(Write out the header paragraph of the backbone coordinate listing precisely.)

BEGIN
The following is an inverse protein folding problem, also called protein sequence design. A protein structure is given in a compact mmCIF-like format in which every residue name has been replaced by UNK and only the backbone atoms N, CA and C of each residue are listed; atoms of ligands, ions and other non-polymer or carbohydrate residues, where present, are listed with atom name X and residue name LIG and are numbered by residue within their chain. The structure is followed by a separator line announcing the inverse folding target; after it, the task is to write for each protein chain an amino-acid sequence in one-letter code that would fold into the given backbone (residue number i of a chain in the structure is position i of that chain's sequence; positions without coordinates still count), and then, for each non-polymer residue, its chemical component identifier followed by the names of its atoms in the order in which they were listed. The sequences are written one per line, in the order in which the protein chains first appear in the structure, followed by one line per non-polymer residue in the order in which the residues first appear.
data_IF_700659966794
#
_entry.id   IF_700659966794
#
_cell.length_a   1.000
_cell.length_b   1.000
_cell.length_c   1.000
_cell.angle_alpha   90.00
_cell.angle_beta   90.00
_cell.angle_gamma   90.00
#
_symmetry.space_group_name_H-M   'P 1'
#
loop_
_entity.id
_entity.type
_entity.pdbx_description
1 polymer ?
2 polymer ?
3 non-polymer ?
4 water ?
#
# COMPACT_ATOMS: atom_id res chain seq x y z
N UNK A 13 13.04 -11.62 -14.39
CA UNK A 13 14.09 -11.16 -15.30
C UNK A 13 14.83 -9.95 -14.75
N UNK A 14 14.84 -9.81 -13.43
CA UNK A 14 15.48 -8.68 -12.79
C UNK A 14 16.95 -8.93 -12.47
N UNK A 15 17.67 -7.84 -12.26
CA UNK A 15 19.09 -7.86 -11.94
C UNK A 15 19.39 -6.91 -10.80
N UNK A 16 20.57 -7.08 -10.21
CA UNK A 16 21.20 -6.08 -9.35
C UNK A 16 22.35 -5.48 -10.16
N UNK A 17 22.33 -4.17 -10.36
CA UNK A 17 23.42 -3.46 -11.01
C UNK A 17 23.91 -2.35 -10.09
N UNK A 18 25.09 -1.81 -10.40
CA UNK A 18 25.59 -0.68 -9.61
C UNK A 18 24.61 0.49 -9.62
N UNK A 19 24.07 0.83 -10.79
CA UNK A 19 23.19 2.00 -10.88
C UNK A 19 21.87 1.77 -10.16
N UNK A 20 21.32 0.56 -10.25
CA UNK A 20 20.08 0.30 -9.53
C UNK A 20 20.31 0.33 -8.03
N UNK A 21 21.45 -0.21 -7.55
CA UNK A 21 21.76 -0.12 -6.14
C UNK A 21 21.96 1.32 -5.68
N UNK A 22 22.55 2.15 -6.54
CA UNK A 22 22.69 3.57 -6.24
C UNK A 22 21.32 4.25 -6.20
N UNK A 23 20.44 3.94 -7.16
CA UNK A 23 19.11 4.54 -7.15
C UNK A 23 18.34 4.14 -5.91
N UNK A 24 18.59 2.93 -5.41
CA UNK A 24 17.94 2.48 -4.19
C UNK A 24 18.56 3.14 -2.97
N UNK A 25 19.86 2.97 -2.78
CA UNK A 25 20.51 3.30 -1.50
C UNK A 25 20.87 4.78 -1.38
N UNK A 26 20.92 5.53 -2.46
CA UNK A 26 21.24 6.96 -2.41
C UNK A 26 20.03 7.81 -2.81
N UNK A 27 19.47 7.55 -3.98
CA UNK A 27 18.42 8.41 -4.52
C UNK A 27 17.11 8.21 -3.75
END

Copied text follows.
The following is an inverse protein folding problem, also called protein sequence design. A protein structure is given in a compact mmCIF-like format in which every residue name has been replaced by UNK and only the backbone atoms N, CA and C of each residue are listed; atoms of ligands, ions and other non-polymer or carbohydrate residues, where present, are listed with atom name X and residue name LIG and are numbered by residue within their chain. The structure is followed by a separator line announcing the inverse folding target; after it, the task is to write for each protein chain an amino-acid sequence in one-letter code that would fold into the given backbone (residue number i of a chain in the structure is position i of that chain's sequence; positions without coordinates still count), and then, for each non-polymer residue, its chemical component identifier followed by the names of its atoms in the order in which they were listed. The sequences are written one per line, in the order in which the protein chains first appear in the structure, followed by one line per non-polymer residue in the order in which the residues first appear.